With average long-term U.S. mortgage rates remaining close to historically low levels and the spring home-buying season underway, local mortgage brokers are reporting a surge of refinance and purchase applications.
Chris Salese, branch manager at Del Sur Mortgage, said the number of mortgage applications received by his company has doubled over last year.
“We didn’t anticipate rates to stay where they are at for this long,” he said. “It triggered a huge wave” of applications.
Mortgage giant Freddie Mac said Thursday the national average for a 30-year fixed-rate mortgage ticked up to 3.70 percent from 3.69 percent the previous week.
The average rate for a 15-year mortgage, popular with homeowners who refinance, edged up to 2.98 percent from 2.97 percent.
A year ago, the average 30-year mortgage rate was 4.41 percent and the 15-year mortgage rate was 3.47 percent. Mortgage rates have remained low even though the Federal Reserve in October ended its monthly bond purchases, designed to hold down long-term rates. The Fed signaled recently that it’s still not ready to start raising short-term rates after keeping them near zero for more than six years.
According to local loan officers, in addition to those low rates, other factors have contributed to the increased demand.
Although appreciation has slowed somewhat in recent months, home values in Napa County have risen in past years, said Dale DiGennaro of Custom Lending Group, Inc.
“Some people couldn’t refinance previously because they were underwater,” and the value of their home was at the amount of the mortgage or lower, he said. “Once they get the equity, they can refinance.”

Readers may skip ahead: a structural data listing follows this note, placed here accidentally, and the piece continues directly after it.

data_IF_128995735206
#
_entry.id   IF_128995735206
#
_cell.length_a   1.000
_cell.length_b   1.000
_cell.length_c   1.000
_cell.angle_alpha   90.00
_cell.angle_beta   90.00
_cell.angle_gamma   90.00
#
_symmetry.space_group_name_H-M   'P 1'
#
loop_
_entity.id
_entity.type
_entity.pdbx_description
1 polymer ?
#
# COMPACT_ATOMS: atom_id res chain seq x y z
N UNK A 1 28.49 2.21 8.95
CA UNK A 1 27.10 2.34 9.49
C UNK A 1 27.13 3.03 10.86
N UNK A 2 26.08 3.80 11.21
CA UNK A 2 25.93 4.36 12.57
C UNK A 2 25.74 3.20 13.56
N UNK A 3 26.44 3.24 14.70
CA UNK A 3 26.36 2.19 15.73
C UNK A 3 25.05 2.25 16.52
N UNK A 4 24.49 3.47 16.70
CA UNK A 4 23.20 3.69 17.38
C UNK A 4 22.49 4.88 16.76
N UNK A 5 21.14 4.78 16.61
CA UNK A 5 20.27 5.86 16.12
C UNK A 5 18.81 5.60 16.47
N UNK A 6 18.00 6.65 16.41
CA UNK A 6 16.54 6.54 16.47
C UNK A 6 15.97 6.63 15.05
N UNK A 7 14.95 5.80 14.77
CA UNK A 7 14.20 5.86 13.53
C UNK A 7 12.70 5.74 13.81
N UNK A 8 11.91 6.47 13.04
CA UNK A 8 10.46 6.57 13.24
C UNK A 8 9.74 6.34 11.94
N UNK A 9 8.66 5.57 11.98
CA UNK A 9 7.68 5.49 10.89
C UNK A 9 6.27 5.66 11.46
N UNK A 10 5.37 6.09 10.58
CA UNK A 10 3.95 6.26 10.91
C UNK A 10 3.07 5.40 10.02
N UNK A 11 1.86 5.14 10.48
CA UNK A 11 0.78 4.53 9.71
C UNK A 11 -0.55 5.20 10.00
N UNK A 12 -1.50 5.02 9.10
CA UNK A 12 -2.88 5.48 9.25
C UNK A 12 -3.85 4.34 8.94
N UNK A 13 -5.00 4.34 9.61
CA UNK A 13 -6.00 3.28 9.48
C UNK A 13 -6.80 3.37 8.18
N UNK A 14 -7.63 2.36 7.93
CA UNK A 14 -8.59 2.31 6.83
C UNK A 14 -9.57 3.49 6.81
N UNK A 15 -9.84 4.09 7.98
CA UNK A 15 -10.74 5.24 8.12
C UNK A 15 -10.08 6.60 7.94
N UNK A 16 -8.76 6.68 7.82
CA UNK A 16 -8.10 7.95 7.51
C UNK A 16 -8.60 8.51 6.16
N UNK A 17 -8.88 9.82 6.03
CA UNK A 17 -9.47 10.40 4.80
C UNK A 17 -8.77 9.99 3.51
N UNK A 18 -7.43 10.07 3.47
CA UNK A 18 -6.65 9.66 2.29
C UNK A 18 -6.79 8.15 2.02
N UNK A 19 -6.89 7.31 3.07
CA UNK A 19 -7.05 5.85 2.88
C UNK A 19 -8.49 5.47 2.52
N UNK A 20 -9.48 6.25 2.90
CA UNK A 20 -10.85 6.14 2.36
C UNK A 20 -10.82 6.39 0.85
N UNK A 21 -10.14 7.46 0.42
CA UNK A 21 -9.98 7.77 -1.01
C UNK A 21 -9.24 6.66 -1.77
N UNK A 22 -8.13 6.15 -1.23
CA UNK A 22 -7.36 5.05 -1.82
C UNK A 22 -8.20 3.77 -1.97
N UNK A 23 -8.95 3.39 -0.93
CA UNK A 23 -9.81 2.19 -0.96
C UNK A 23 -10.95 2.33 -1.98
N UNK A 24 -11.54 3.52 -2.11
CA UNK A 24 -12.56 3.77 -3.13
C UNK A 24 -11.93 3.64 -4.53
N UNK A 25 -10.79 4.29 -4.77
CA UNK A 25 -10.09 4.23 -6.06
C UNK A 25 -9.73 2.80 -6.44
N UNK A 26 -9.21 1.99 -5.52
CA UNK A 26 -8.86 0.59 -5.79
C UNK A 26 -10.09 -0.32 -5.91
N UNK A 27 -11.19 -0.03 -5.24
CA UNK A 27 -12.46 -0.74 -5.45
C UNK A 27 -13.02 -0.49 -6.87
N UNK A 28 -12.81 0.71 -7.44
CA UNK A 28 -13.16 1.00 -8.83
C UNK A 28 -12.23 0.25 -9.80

That can also lead to more home sales, he added, which leads to an increase in mortgage applications.
He’s seeing a 70 percent increase in mortgage applications at his business, said DiGennaro.
Another factor that’s impacting the increase is that the Federal Housing Administration (FHA) mortgage insurance premium dropped by a half percent. Today, some of those with FHA loans are refinancing to get a slightly better interest rate and a reduction in their mortgage insurance premium, he said.
Laura Miller, a loan officer with Benchmark Mortgage, said she’s seen the number of mortgage applications double. “People were on the fence, uncertain as to whether or not prices were going to start improving,” she said. With home prices increasing, “now they’re off the fence and want to purchase before it gets too expensive.”
And with mortgage rates remaining lower, “they can afford a little bit more of a home.”
Lower rates, decreased local unemployment and an improving economy “couldn’t be a better recipe for helping homeowners save money, and stay in their homes for the long run,” Miller said.
Salese said another factor is increased chatter about when the Fed will raise rates — and if they do, by how much. “Despite the fact that the Fed rate decisions don’t necessarily have a direct impact on rates for 30-year fixed mortgages, nonetheless this has naturally caused a sense of urgency for homeowners to refinance.”
Also, Napa is “shaking off the earthquake blues,” and people want to “stay put, hunker down and improve their homes.”
Salese also asked that refinance customers have patience with their lenders. The flood of refinance applications means a process that normally takes 30 to 45 days can now take as long as 60 to 75 days.
More Americans signed contracts to buy homes in February, the National Association of Realtors reported, providing evidence that the buying season could open strong after sluggish sales for much of the winter.
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Its time to capitalize on 2015’s housing market opportunities
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